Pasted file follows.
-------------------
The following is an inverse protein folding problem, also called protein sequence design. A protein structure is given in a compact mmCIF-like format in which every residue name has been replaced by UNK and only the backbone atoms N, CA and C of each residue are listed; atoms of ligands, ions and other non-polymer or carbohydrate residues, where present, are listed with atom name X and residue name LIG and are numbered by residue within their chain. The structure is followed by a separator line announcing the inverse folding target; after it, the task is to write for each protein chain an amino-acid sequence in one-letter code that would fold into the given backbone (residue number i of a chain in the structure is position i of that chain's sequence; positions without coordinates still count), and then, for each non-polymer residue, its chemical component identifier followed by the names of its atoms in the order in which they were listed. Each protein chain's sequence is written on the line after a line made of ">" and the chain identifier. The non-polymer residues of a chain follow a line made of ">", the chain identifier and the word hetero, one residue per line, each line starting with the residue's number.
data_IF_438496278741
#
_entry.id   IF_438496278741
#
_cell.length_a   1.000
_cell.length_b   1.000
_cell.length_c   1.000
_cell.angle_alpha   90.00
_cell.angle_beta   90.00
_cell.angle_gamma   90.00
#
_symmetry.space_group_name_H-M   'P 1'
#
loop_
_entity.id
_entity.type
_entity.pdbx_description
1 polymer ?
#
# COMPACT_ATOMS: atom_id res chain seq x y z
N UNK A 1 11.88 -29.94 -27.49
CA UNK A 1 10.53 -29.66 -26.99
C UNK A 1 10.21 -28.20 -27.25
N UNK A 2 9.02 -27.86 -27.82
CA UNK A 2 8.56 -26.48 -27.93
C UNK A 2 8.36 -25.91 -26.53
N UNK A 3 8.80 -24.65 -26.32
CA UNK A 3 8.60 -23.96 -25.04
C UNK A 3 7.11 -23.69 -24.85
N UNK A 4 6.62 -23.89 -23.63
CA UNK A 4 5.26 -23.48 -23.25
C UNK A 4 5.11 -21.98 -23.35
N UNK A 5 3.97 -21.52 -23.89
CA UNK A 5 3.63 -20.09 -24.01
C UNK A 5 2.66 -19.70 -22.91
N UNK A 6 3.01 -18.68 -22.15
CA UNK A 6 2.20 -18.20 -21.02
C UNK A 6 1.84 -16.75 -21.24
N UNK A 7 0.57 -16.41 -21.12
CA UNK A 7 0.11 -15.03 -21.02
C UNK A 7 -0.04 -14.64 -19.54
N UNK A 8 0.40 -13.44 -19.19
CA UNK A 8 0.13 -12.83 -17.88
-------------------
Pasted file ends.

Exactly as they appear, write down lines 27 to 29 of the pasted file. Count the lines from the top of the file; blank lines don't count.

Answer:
C UNK A 2 8.36 -25.91 -26.53
N UNK A 3 8.80 -24.65 -26.32
CA UNK A 3 8.60 -23.96 -25.04